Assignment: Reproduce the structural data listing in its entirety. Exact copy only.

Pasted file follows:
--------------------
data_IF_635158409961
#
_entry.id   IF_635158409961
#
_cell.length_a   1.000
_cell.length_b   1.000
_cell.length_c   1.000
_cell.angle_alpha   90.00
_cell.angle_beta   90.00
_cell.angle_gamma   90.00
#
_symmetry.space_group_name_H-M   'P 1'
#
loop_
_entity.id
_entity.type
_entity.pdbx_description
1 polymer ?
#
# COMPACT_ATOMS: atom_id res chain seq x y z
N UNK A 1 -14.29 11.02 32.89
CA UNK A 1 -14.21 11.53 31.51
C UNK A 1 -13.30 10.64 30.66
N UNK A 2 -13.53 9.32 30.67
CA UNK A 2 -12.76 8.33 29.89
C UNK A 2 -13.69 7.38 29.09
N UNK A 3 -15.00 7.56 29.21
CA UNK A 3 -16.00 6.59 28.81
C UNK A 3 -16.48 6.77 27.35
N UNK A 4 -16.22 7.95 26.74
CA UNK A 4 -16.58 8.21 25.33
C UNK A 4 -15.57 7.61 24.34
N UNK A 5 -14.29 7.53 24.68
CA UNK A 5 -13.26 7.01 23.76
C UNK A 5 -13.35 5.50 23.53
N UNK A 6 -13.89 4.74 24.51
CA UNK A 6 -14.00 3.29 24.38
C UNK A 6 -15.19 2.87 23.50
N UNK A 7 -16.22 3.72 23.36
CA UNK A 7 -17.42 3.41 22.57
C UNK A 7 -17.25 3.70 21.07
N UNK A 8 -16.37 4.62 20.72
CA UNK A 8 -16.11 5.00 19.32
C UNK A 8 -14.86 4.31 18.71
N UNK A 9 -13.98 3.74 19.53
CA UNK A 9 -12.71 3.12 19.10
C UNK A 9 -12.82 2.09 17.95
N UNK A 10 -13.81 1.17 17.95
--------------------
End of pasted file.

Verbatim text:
data_IF_635158409961
#
_entry.id   IF_635158409961
#
_cell.length_a   1.000
_cell.length_b   1.000
_cell.length_c   1.000
_cell.angle_alpha   90.00
_cell.angle_beta   90.00
_cell.angle_gamma   90.00
#
_symmetry.space_group_name_H-M   'P 1'
#
loop_
_entity.id
_entity.type
_entity.pdbx_description
1 polymer ?
#
# COMPACT_ATOMS: atom_id res chain seq x y z
N UNK A 1 -14.29 11.02 32.89
CA UNK A 1 -14.21 11.53 31.51
C UNK A 1 -13.30 10.64 30.66
N UNK A 2 -13.53 9.32 30.67
CA UNK A 2 -12.76 8.33 29.89
C UNK A 2 -13.69 7.38 29.09
N UNK A 3 -15.00 7.56 29.21
CA UNK A 3 -16.00 6.59 28.81
C UNK A 3 -16.48 6.77 27.35
N UNK A 4 -16.22 7.95 26.74
CA UNK A 4 -16.58 8.21 25.33
C UNK A 4 -15.57 7.61 24.34
N UNK A 5 -14.29 7.53 24.68
CA UNK A 5 -13.26 7.01 23.76
C UNK A 5 -13.35 5.50 23.53
N UNK A 6 -13.89 4.74 24.51
CA UNK A 6 -14.00 3.29 24.38
C UNK A 6 -15.19 2.87 23.50
N UNK A 7 -16.22 3.72 23.36
CA UNK A 7 -17.42 3.41 22.57
C UNK A 7 -17.25 3.70 21.07
N UNK A 8 -16.37 4.62 20.72
CA UNK A 8 -16.11 5.00 19.32
C UNK A 8 -14.86 4.31 18.71
N UNK A 9 -13.98 3.74 19.53
CA UNK A 9 -12.71 3.12 19.10
C UNK A 9 -12.82 2.09 17.95
N UNK A 10 -13.81 1.17 17.95